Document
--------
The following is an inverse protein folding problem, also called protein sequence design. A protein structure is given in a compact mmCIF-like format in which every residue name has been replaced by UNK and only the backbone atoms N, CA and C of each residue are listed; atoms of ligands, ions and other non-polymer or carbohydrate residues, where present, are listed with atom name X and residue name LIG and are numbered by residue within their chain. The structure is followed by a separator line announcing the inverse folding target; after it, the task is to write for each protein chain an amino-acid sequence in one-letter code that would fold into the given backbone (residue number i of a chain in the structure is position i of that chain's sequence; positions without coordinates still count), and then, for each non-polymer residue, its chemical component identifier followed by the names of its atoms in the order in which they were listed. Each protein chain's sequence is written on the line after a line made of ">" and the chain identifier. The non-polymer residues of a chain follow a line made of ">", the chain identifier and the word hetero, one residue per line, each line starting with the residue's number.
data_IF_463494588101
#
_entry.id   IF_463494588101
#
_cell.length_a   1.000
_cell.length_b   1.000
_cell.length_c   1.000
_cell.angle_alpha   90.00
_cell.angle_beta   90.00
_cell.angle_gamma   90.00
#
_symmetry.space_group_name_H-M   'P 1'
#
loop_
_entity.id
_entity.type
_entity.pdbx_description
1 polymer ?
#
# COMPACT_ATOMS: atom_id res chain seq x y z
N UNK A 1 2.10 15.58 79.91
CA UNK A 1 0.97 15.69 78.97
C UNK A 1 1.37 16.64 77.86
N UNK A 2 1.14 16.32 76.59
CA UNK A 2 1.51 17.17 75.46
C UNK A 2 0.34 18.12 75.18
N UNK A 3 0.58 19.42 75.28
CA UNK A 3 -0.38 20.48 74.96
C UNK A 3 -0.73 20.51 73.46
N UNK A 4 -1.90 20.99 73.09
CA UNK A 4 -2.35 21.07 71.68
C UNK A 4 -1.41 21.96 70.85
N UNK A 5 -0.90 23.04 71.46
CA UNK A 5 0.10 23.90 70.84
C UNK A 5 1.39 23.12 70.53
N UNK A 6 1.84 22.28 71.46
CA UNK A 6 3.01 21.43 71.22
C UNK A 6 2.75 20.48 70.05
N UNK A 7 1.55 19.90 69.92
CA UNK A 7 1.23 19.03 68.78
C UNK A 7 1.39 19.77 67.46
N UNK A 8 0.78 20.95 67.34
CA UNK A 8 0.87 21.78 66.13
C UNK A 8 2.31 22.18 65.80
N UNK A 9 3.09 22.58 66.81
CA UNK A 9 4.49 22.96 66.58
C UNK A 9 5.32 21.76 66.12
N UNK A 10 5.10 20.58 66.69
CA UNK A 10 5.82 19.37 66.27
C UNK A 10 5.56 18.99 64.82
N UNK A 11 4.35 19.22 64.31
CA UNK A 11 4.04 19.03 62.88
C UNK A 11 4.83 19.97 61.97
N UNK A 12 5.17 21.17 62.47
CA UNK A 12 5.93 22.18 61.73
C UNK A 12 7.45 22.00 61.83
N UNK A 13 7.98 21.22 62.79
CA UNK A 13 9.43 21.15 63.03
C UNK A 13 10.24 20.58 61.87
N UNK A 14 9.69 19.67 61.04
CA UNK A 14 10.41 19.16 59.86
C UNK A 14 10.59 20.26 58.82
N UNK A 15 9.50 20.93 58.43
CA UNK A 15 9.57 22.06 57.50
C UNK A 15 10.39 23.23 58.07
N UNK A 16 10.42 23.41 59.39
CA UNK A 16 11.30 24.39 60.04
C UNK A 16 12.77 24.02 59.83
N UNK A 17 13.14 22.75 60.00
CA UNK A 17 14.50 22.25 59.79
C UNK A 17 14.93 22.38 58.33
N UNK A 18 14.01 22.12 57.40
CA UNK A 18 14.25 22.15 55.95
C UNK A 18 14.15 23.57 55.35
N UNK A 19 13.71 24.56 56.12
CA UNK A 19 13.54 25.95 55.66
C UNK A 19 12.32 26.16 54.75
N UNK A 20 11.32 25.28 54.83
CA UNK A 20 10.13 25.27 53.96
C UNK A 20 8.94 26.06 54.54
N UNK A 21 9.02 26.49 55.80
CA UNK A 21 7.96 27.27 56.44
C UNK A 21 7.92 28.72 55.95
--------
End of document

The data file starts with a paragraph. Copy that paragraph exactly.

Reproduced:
The following is an inverse protein folding problem, also called protein sequence design. A protein structure is given in a compact mmCIF-like format in which every residue name has been replaced by UNK and only the backbone atoms N, CA and C of each residue are listed; atoms of ligands, ions and other non-polymer or carbohydrate residues, where present, are listed with atom name X and residue name LIG and are numbered by residue within their chain. The structure is followed by a separator line announcing the inverse folding target; after it, the task is to write for each protein chain an amino-acid sequence in one-letter code that would fold into the given backbone (residue number i of a chain in the structure is position i of that chain's sequence; positions without coordinates still count), and then, for each non-polymer residue, its chemical component identifier followed by the names of its atoms in the order in which they were listed. Each protein chain's sequence is written on the line after a line made of ">" and the chain identifier. The non-polymer residues of a chain follow a line made of ">", the chain identifier and the word hetero, one residue per line, each line starting with the residue's number.